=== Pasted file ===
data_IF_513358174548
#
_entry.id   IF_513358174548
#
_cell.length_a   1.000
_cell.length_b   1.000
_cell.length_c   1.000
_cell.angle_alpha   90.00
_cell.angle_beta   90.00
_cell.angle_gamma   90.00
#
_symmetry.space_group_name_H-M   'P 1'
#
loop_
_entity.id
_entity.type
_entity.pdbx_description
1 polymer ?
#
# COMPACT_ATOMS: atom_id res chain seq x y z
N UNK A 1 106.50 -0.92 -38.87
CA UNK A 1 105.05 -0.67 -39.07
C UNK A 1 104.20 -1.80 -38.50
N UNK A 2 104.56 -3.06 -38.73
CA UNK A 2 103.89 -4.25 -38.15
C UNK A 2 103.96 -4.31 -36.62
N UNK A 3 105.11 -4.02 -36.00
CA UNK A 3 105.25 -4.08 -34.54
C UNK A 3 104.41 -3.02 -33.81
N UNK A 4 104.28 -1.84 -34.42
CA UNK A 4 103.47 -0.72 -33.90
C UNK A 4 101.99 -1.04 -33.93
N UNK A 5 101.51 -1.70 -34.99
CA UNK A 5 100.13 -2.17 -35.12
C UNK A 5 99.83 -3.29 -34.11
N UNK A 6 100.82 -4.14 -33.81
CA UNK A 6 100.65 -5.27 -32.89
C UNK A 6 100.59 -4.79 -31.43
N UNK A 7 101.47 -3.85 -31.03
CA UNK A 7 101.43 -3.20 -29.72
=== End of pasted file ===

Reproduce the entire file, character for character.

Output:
data_IF_513358174548
#
_entry.id   IF_513358174548
#
_cell.length_a   1.000
_cell.length_b   1.000
_cell.length_c   1.000
_cell.angle_alpha   90.00
_cell.angle_beta   90.00
_cell.angle_gamma   90.00
#
_symmetry.space_group_name_H-M   'P 1'
#
loop_
_entity.id
_entity.type
_entity.pdbx_description
1 polymer ?
#
# COMPACT_ATOMS: atom_id res chain seq x y z
N UNK A 1 106.50 -0.92 -38.87
CA UNK A 1 105.05 -0.67 -39.07
C UNK A 1 104.20 -1.80 -38.50
N UNK A 2 104.56 -3.06 -38.73
CA UNK A 2 103.89 -4.25 -38.15
C UNK A 2 103.96 -4.31 -36.62
N UNK A 3 105.11 -4.02 -36.00
CA UNK A 3 105.25 -4.08 -34.54
C UNK A 3 104.41 -3.02 -33.81
N UNK A 4 104.28 -1.84 -34.42
CA UNK A 4 103.47 -0.72 -33.90
C UNK A 4 101.99 -1.04 -33.93
N UNK A 5 101.51 -1.70 -34.99
CA UNK A 5 100.13 -2.17 -35.12
C UNK A 5 99.83 -3.29 -34.11
N UNK A 6 100.82 -4.14 -33.81
CA UNK A 6 100.65 -5.27 -32.89
C UNK A 6 100.59 -4.79 -31.43
N UNK A 7 101.47 -3.85 -31.03
CA UNK A 7 101.43 -3.20 -29.72